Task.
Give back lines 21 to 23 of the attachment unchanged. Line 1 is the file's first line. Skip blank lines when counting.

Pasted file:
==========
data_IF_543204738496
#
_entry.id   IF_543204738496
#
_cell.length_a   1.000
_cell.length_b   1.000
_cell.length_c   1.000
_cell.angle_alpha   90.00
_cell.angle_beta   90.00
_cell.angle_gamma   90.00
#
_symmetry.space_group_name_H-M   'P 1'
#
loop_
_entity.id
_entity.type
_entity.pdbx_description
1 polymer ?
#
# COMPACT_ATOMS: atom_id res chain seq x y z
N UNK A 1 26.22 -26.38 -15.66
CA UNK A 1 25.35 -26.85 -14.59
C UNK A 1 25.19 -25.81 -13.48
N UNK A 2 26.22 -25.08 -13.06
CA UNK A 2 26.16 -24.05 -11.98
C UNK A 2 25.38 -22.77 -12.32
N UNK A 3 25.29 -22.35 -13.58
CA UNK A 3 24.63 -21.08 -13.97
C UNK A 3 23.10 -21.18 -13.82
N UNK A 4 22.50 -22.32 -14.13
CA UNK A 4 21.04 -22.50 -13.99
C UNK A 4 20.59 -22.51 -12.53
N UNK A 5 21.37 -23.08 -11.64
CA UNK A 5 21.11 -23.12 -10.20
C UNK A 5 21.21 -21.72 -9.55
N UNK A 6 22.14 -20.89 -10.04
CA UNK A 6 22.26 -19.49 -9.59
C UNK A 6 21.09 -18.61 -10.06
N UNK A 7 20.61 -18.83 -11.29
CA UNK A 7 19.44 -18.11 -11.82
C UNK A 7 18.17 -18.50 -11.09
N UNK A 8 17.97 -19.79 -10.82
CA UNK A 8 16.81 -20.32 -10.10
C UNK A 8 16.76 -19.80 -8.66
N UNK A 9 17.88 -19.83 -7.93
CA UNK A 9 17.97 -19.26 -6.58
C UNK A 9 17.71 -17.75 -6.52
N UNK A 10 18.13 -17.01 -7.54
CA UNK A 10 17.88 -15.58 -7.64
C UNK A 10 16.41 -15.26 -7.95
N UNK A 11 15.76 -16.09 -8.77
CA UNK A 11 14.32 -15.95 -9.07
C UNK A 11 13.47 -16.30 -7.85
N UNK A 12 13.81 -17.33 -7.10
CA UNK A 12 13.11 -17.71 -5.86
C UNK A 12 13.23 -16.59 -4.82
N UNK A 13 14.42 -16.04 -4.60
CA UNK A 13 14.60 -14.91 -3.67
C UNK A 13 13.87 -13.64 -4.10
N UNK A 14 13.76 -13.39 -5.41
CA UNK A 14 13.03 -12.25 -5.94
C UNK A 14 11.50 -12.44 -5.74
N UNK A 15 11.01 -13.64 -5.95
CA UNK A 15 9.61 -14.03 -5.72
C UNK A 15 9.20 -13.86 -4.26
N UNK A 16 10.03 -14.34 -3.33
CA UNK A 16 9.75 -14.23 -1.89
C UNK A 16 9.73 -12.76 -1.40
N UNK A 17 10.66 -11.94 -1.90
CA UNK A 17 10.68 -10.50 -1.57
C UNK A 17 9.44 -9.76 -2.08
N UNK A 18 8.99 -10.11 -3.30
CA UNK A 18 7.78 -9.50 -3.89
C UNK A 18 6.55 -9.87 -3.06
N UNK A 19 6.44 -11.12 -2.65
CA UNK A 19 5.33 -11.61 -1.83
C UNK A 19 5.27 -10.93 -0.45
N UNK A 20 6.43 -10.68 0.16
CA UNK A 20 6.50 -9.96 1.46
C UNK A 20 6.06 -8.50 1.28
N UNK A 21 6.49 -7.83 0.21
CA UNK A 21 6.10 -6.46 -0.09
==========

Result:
N UNK A 1 26.22 -26.38 -15.66
CA UNK A 1 25.35 -26.85 -14.59
C UNK A 1 25.19 -25.81 -13.48